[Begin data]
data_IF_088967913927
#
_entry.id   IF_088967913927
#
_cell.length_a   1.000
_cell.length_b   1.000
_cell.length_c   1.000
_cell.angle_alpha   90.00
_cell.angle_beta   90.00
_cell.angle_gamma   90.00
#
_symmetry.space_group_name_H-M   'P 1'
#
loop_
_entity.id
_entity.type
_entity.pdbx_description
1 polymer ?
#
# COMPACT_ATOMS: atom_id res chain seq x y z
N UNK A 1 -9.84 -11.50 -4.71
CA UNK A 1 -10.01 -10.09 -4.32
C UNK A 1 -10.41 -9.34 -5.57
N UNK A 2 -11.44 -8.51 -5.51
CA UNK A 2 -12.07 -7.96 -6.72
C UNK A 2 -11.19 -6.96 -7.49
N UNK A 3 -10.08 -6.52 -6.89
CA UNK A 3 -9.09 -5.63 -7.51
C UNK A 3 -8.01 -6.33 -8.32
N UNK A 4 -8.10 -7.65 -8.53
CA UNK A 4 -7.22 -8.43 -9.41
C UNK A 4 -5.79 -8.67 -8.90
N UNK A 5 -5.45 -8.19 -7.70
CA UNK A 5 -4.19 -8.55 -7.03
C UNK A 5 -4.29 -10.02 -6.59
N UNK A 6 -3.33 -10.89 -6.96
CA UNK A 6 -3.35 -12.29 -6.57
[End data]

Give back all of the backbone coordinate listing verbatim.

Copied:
data_IF_088967913927
#
_entry.id   IF_088967913927
#
_cell.length_a   1.000
_cell.length_b   1.000
_cell.length_c   1.000
_cell.angle_alpha   90.00
_cell.angle_beta   90.00
_cell.angle_gamma   90.00
#
_symmetry.space_group_name_H-M   'P 1'
#
loop_
_entity.id
_entity.type
_entity.pdbx_description
1 polymer ?
#
# COMPACT_ATOMS: atom_id res chain seq x y z
N UNK A 1 -9.84 -11.50 -4.71
CA UNK A 1 -10.01 -10.09 -4.32
C UNK A 1 -10.41 -9.34 -5.57
N UNK A 2 -11.44 -8.51 -5.51
CA UNK A 2 -12.07 -7.96 -6.72
C UNK A 2 -11.19 -6.96 -7.49
N UNK A 3 -10.08 -6.52 -6.89
CA UNK A 3 -9.09 -5.63 -7.51
C UNK A 3 -8.01 -6.33 -8.32
N UNK A 4 -8.10 -7.65 -8.53
CA UNK A 4 -7.22 -8.43 -9.41
C UNK A 4 -5.79 -8.67 -8.90
N UNK A 5 -5.45 -8.19 -7.70
CA UNK A 5 -4.19 -8.55 -7.03
C UNK A 5 -4.29 -10.02 -6.59
N UNK A 6 -3.33 -10.89 -6.96
CA UNK A 6 -3.35 -12.29 -6.57